Ideal battleship design

Warship design and construction, terminology, navigation, hydrodynamics, stability, armor schemes, damage control, etc.
Brett
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Re: Ideal battleship design

Postby Brett » Thu May 27, 2010 2:50 pm

alecsandros wrote:
Brett wrote:Hi All
I do find it rather shallow comparing design from say 1933 that appeared on the seas in 1939-40 to designs that first sailed in 1944

Hi.
My impression is that the 1934 designed Bismarck would destroy the 1940 designed Vanguard most of the time, from a pure technological perspective.
And the 1922 designed Rodney would be a very tough nut to crack for 1936 designed Richelieu.


Not so sure about those comparisons as the Vanguard was by all accounts a well armoured ship and faster so had the option to run much as does the Richelieu. The Rodney was a slugger, no doubt about that, with heavy guns and armour but at the cost of speed. The Vanguard gets slammed for using Grandma's teeth but boy what a set of teeth. Still it does prove that a well designed ship can last through the ages. My beef is more comparing a radar equipped Vanguard of 1948 with a 1940 Bismark as the Vanguard could thump the Bismark at near the maximum range of its guns and the Biskmark would wonder what is hitting it. Now compare a 1948 radar equipped modernised Bismark and it would be a battle of the armour protection schemes given the higher probability of hits. The Bismark armour protection scheme especially of the turrets is not a good design compared to some of its contemporariness so. The question is what design gets the most bang for buck at the time and can be modernised.

It is amazing that the the Arizona was a pre WW1 design that apart from speed got most things right so even in 1941 had not been sunk by air power it could have given a wildcard chance of knocking out the Bismark and definitely would account well against the two 11" fast battleships of Germany assuming that their Captains chose to close into battle.

A battleship is a capital ship so long life is a key element. The Warspite proves this but then again it could be argued that money spent refitting her and her sistesr would be well spent on more KG class ships.

A successful design is one that can be updated and part of that updating is having adequate electric power, internal space, etc. In a way the South Dakota was built too optimised for 35,000 tonne treaty constraint that this meant is could not be modified cheaply. Now if it was designed to be lengthen with the space used for extra engine capacity then I would be impressed. I love designs that can be updated over time. The Iowa class even now could run with the fleet and provide heavy hitting power. The Yamato might have been pensioned off much earlier. Though I believe the designers did consider fitting fewer but bigger guns. Now a 1946 such equipped Yamato against a 1946 equipped Iowa would be interesting. The armour of the Iowa would come under pressure. The deciding question would have Britain been so willing to share Radar with the USA if no war until then and likewise would the Germans been willing to do the same for Japan.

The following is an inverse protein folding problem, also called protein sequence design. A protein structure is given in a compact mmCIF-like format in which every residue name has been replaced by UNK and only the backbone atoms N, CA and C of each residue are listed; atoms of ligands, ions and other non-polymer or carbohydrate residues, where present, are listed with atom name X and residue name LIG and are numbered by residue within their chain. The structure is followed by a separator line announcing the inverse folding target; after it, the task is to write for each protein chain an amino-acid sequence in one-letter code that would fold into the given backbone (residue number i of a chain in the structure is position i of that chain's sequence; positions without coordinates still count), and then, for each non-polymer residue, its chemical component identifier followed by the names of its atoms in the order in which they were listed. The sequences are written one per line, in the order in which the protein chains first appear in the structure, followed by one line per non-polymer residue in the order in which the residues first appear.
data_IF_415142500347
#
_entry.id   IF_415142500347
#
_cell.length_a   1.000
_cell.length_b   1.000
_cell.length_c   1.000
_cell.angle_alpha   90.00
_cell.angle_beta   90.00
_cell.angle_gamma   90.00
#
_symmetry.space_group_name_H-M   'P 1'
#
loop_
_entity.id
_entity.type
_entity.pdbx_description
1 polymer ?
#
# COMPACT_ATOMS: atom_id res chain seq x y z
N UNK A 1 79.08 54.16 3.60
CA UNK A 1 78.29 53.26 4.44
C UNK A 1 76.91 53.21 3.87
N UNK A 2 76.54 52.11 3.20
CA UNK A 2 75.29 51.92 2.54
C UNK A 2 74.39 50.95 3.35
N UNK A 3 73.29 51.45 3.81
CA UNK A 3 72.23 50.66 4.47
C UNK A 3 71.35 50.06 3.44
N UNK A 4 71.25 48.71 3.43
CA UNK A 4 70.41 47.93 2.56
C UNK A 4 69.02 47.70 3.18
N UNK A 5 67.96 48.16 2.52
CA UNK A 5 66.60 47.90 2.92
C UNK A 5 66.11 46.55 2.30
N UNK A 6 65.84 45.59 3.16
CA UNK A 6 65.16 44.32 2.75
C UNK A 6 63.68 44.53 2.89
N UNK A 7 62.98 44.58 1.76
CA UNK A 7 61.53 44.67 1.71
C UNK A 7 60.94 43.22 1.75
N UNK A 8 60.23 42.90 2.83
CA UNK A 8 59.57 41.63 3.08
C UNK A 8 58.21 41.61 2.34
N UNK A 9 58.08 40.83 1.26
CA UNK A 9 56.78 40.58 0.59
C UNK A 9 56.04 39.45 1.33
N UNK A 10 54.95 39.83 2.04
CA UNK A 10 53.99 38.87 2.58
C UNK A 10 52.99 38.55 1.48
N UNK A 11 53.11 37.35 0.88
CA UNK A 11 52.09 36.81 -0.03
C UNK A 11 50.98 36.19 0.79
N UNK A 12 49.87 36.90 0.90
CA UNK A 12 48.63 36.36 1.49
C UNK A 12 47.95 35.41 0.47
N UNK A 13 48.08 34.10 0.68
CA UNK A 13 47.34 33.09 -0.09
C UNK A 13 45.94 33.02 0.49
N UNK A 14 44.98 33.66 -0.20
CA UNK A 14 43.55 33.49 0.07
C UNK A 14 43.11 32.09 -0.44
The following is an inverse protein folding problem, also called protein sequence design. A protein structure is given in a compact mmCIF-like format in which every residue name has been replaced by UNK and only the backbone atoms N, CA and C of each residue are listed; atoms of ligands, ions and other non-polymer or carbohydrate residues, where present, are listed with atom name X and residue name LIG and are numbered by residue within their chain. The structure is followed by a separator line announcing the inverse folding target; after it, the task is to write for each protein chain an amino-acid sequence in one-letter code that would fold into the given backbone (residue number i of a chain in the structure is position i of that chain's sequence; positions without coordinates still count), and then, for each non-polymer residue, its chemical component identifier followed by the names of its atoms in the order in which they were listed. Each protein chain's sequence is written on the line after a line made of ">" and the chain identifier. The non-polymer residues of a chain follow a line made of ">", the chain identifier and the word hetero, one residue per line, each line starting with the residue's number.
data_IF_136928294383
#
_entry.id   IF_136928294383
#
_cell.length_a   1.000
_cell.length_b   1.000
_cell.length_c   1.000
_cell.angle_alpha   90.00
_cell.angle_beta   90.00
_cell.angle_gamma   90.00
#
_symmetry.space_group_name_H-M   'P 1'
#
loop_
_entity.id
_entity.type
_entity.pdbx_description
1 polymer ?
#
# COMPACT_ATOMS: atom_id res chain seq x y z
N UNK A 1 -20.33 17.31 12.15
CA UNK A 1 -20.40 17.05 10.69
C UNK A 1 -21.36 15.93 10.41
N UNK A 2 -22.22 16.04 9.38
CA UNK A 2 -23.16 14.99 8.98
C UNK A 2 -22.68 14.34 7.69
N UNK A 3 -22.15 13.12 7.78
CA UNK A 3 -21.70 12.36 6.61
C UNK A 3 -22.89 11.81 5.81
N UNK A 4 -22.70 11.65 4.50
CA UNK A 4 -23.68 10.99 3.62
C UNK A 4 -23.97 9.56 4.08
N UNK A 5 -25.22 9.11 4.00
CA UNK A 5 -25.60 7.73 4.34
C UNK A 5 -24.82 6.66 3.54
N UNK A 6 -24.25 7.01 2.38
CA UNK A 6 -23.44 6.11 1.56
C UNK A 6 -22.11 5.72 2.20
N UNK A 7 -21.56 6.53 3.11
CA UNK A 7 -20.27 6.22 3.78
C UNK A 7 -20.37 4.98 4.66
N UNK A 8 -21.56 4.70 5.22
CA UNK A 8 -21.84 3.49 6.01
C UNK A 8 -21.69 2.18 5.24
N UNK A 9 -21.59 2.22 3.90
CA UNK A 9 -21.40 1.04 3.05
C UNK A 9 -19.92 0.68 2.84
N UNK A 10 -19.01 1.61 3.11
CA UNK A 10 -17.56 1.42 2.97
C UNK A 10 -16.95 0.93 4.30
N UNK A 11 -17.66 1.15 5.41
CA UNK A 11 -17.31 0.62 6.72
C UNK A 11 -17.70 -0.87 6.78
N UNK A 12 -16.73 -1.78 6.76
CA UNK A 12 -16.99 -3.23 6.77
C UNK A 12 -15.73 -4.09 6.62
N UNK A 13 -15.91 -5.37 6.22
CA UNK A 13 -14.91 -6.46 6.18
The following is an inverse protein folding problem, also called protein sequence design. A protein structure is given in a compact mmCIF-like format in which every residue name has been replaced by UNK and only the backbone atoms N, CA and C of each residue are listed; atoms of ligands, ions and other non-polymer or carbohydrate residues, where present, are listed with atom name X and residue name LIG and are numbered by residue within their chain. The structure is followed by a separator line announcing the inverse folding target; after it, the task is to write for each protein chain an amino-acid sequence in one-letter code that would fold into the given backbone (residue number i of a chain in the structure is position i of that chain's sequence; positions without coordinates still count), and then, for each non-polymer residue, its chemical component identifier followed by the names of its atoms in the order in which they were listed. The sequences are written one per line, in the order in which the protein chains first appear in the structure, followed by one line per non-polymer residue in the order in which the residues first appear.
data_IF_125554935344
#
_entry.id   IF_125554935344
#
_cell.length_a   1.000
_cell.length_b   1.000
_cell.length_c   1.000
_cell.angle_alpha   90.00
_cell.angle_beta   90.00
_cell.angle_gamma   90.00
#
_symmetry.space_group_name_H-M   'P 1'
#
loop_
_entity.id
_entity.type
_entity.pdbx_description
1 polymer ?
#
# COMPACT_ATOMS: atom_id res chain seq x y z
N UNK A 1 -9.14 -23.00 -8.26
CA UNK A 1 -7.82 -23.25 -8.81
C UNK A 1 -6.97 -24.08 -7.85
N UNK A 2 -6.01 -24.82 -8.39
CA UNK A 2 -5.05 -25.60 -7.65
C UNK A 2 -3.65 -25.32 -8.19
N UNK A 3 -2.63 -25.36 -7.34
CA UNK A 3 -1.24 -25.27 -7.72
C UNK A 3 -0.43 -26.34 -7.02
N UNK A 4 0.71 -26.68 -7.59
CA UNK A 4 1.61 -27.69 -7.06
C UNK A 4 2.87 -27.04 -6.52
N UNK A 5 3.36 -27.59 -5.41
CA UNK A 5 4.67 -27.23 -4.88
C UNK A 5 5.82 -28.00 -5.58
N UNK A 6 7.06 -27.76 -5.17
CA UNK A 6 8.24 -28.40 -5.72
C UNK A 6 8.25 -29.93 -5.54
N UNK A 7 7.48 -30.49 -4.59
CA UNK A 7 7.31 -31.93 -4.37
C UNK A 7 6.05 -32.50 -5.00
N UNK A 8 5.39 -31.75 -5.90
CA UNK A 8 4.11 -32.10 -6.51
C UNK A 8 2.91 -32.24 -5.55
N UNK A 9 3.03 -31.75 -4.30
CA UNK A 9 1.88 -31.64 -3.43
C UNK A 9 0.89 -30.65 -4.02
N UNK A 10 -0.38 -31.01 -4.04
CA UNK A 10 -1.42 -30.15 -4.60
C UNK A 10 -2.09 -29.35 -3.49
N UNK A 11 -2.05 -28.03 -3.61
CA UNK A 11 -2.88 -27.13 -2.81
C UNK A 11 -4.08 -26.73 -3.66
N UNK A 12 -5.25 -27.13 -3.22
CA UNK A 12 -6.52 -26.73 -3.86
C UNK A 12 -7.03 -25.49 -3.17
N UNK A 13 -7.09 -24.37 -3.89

Cheers Brett

alecsandros
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Re: Ideal battleship design

Postby alecsandros » Thu May 27, 2010 3:44 pm

Brett wrote: Not so sure about those comparisons as the Vanguard was by all accounts a well armoured ship and faster so had the option to run much as does the Richelieu. The Rodney was a slugger, no doubt about that, with heavy guns and armour but at the cost of speed.

... Vanguard top speed was ~ 30kts, same as Bismarck.
Of course Richelieu was faster than Rodney, but if the final measuring stick for comparing battleships is their ability to destroy enemy battleships, than a fight is necessary, and not a "flight".

Also, I am thinking more about the ships on the water and less about the ships on paper.

For instance, Vanguard's designed battle-load was ~ 52600 tons, but stress tests proved the hull would not be able to resist in heavy weather and/or with significant stress coming from holes/flooding/tight turns on that displacement. So they kept the load below 49000 tons, just to be on the safe side.